For him the personal discovery of a story and its integration within the context of personal experience is much more to the point. To the external observer this frequently signifies the rediscovery of a narrative that had been in no way manifestly conscious until this time, or that had been either falsely represented or made invisible (E. Said).
Honetschläger has achieved a very significant differentiation in the subjectivity of his story telling style from the “the unchallenged ethic of objectivity and realism” in the description of common identities in his analysis to date of the cultural history of Europe and Japan.
The Palestinian Edward Said came to very similar conclusions– albeit from the perspective of comparative literary criticism –a few years ago. He examined various forms of orientalism and deduced from this “a western style in the domination, restructuring and mastering of the orient”. This work and the theories it elaborates was very soon after its publication considered to be an especially appropriate diagnosis of “those imperialist mechanisms that secretly control the process of representation.”
Although his criticism of the humanities made reference primarily to its “non-intervention in the affairs of everyday life”, Said’s observations permit us to make two important conclusions – conclusions that apply at this point to the work of Edgar Honetschläger. These refer on the one hand to the requirement for subjectivity, “in order to recover the non-linear energy of experienced historical memory as an element of fundamental significance in representation”, and on the other hand to the requirement of a break-out from the disciplines ghetto, in order to bring the bogged down social process into motion once again.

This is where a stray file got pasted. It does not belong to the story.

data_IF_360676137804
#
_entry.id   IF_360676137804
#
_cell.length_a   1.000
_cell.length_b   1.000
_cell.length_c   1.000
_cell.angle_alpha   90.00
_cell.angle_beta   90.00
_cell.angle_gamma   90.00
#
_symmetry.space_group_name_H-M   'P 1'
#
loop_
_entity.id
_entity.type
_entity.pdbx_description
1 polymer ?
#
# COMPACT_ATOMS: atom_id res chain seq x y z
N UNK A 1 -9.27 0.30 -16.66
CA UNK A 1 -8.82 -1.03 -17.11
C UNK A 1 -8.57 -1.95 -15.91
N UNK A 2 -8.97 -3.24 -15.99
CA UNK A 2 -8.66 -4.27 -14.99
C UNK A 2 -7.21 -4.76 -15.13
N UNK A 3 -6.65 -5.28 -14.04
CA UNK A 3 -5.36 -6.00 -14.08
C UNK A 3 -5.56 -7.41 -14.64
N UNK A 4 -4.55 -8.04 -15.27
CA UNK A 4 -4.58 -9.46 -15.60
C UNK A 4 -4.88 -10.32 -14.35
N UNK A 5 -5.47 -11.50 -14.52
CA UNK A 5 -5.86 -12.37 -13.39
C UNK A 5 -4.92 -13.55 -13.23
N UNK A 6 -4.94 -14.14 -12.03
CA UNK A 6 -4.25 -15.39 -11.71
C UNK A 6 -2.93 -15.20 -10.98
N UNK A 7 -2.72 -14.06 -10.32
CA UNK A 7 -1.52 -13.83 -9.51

The structural approach between the theoretician Said and the artist Honetschläger is seen as being particularly close in the context of the example by means of which Said develops his argument. Said’s reference to Malek Alloula’s “Le Harem Colonial”, an examination of postcard subjects and photographs of Algerian harem women during the early 20th century, could equally have come from a Honetschläger film scenario. This is all above the case because the graphic conquest of the colonised by the colonisers, a symbol of power, was a comprehension the young Algerian sociologist Alloula made himself. Like Honetschläger, Alloula achieved a recognition in images of his own fragmented history and chronicled this in his texts. Both men formulated the results of their insight in intimate experience and cultural code breaking.
When Katrin Klingan and Hortensia Völckers spoke in a recently published interview with Gabriele Massuh about the contemporary Argentinean film scene, they saw the experimentation with language and image as aesthetic guiding principles increasingly displaced by a reference to contemporary models of reality, whereas Edgar Honetschläger once again reunites these two principles in his film work. Image and language convey the personal feeling for existence, the “I” subjectivity of Honetschläger. This would be left aside in the Argentinean films. Their concern would be purely with “objective” biographies.
Despite these differences, the other characteristics of the young Argentinean filmmakers’ scene defined by Gabriele Massuh apply to a remarkable extent and with great precision to Edgar Honetschläger. Massuh formulated the most important characteristics as being the accessing of explicit documentary means, work with lay actors, the collecting of the most varied materials, experience, the recording of notes, observation and video film etc. over a long period of months as well as a construction with an incredible attention to detail.
Finally the clearest point in common explains at once the shared stance of Honetschläger and the new cinematic realism of South America. This lies in the singularity of the productions that reflect the general condition of mankind under globalisation. This comparison with Argentina selected on an exemplary basis might also be transferred to other countries and cultures.